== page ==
In a bid to withstand the impact of the coronavirus pandemic on cricket in the country, the England and Wales Cricket Board (ECB) has announced a financial aid package worth 61 million pounds. The move might inspire other boards to take similar decisions.
The financial aid was announced to help all levels of cricket in the country after the ECB chief executive Tom Harrison labelled the coronavirus pandemic as “the biggest challenge the ECB have faced in the history of the game in the modern era”.
We are aware the effects will be long standing: ECB chief executive
As there are no cricket matches being played in current situation, boards will bore the brunt financially and it will have a long standing effect. ECB, in a bid to minimise the shortcomings as much as possible, is working round the clock to come up with some significant steps.
“We are aware the effects will be long standing and they will be very significant on us,” Harrison said. “We are trying to work around the clock to understand that impact and take some short term steps to help counties and recreational cubs to get through the immediate impact.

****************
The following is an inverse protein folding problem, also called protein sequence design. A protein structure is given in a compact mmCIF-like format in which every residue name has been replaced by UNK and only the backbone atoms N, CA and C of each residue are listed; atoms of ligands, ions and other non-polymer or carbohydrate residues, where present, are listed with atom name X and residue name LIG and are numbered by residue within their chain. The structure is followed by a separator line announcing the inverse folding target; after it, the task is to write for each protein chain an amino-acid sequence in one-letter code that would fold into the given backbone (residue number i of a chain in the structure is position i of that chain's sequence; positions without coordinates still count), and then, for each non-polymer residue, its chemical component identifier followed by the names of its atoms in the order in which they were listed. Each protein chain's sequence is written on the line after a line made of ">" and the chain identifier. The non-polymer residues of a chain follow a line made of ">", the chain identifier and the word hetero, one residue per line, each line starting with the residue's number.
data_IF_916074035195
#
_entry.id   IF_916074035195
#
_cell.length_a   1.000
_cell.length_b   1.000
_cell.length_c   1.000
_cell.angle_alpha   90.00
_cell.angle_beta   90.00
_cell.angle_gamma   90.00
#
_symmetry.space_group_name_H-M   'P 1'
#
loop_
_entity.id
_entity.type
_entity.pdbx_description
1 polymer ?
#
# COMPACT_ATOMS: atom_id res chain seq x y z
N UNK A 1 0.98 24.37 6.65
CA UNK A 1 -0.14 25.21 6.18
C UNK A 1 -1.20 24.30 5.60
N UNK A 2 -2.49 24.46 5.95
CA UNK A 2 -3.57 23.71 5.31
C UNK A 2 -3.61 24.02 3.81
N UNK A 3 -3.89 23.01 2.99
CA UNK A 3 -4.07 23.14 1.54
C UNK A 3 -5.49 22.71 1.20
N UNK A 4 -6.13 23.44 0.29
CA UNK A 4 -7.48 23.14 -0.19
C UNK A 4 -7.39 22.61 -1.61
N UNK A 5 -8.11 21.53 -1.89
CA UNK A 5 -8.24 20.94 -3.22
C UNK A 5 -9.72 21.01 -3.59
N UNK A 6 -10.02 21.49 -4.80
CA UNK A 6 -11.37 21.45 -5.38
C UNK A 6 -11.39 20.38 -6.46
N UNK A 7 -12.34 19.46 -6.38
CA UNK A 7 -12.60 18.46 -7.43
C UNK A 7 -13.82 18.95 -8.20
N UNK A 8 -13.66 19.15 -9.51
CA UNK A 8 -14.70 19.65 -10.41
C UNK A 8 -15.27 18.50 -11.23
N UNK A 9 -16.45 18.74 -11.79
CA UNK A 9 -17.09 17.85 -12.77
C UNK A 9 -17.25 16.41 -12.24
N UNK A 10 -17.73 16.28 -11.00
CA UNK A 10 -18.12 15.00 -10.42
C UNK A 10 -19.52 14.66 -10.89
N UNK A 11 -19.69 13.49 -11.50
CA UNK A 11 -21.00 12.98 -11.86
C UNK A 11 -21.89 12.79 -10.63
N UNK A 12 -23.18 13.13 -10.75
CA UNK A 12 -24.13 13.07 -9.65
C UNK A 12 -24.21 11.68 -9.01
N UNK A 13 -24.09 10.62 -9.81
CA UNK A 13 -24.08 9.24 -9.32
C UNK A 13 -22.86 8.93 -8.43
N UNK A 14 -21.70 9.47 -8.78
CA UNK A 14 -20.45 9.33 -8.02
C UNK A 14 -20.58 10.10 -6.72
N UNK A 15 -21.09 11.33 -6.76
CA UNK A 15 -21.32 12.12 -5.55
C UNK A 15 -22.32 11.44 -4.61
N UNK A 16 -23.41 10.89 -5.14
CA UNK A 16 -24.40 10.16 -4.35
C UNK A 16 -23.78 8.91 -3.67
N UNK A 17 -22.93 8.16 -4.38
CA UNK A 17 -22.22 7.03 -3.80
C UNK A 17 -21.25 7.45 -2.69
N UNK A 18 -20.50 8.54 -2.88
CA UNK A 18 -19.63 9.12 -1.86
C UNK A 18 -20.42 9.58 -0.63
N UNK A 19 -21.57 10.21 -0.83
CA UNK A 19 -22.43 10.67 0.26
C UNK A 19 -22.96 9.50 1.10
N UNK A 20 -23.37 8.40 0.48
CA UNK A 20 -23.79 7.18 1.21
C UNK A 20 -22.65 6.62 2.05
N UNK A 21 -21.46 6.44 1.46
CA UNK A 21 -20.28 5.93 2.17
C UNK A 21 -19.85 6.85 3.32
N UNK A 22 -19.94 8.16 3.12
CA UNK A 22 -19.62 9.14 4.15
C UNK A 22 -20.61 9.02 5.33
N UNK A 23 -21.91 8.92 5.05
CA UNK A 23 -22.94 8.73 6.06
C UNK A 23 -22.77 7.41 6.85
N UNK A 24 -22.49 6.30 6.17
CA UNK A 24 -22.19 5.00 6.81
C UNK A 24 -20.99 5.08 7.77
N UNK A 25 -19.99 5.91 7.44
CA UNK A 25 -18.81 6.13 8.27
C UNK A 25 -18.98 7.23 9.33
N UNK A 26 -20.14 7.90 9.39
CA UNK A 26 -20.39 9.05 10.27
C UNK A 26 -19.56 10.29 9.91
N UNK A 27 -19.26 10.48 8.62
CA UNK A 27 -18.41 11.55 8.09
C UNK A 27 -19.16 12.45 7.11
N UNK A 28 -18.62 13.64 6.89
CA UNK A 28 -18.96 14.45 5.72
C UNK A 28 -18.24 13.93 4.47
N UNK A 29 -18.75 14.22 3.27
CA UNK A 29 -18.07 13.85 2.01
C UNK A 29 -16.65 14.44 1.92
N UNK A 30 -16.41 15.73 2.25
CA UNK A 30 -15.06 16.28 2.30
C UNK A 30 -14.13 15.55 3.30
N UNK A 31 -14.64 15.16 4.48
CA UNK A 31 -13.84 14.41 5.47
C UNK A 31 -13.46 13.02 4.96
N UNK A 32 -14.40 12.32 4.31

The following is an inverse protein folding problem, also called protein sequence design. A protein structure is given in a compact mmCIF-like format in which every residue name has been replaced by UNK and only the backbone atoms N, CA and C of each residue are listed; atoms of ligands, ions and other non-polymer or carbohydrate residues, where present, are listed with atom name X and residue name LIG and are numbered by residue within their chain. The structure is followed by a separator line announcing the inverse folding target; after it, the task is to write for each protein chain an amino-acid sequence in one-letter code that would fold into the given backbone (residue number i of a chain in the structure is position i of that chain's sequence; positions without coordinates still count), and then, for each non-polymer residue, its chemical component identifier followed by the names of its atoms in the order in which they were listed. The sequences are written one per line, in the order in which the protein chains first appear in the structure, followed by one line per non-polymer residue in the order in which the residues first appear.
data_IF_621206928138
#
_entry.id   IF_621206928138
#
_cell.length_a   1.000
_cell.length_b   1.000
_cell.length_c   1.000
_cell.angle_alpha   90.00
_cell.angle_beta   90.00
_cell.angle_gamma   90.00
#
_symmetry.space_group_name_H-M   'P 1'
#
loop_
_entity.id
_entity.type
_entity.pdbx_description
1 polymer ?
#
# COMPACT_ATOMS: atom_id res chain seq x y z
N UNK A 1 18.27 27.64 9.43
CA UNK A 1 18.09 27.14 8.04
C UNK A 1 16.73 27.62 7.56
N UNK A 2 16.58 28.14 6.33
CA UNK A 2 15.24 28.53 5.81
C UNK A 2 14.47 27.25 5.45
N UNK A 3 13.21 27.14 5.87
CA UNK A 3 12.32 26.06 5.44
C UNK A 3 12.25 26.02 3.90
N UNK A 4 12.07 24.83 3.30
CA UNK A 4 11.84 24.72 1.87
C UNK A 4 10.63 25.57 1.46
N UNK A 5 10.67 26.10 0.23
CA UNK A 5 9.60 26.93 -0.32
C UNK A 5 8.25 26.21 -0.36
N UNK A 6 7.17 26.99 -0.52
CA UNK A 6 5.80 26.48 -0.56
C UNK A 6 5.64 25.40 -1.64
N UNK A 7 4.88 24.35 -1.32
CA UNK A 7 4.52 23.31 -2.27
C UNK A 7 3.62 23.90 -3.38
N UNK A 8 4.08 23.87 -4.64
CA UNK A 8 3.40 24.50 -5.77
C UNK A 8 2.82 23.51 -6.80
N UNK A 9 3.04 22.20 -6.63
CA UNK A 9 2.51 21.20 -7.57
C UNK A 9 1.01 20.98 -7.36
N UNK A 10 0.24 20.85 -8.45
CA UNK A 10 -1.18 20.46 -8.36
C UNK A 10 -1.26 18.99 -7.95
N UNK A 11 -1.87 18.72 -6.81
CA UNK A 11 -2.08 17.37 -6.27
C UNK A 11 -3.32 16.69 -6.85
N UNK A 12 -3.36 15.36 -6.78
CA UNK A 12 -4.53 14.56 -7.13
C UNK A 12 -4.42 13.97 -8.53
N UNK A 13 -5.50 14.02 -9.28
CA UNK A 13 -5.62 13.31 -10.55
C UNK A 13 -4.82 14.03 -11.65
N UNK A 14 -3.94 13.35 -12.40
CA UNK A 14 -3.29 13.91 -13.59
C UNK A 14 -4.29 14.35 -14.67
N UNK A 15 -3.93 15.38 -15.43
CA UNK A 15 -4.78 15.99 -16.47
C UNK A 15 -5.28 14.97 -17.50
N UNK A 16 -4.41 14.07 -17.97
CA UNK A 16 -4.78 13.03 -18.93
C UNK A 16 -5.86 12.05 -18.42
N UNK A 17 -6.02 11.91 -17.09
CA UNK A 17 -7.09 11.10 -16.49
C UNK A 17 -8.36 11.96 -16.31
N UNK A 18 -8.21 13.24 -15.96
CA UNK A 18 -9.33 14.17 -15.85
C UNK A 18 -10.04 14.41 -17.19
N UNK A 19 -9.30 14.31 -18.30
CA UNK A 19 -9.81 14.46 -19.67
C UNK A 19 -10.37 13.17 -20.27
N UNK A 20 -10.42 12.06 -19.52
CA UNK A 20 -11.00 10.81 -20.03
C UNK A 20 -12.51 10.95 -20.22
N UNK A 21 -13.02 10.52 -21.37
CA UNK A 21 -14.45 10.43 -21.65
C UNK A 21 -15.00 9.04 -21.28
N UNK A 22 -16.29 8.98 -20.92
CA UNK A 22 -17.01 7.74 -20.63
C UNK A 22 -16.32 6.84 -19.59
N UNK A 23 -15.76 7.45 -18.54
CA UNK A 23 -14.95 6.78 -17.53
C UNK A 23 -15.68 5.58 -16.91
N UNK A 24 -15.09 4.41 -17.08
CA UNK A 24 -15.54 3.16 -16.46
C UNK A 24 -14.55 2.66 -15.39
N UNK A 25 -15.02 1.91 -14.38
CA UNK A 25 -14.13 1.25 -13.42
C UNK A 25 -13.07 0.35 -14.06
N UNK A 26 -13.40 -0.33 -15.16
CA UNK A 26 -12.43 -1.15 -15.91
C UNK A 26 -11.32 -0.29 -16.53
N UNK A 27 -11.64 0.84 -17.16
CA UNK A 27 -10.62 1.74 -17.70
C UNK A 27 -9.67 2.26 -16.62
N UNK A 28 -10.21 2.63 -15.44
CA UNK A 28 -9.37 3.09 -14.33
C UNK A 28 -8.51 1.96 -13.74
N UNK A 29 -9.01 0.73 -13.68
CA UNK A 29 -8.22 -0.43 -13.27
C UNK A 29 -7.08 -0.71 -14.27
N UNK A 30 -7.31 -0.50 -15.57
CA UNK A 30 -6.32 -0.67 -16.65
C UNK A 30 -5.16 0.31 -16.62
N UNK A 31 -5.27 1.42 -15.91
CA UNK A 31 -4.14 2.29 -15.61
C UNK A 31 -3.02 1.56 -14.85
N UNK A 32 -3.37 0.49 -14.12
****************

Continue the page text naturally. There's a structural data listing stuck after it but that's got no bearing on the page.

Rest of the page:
“Right now we are addressing the short term and addressing it aggressively as we feel we can. There will be more pain ahead if we lose a substantial portion of the season. We are building scenarios where we can take further steps as needed. We don’t think this will be the end of it.”
ECB taking a view on what is possible
ECB has already clarified there will be no matches across levels till May 28. The board is working on scenario keeping in mind that the season resume from June. The initial financial package includes expediated payment of 40 million pounds worth of planned budget distributions to the 18 first-class counties and the county cricket boards, according to various reports.
“All scenarios are on the table,” Harrison said. “We will have to take a view on what is possible. The scenarios are being debated at length. We will put safety of players and those working in the game at the heart.” These options include playing matches behind closed doors in “biosecure environments”.
“You should be careful about your priorities in terms of serving your core audience,” he said. “It is at times like this when you go back to what it really important. We are going to have county fans who won’t have seen any cricket, players who we don’t want sitting around, we want them out playing cricket as soon as we can. All of our decisions are based on those factors.”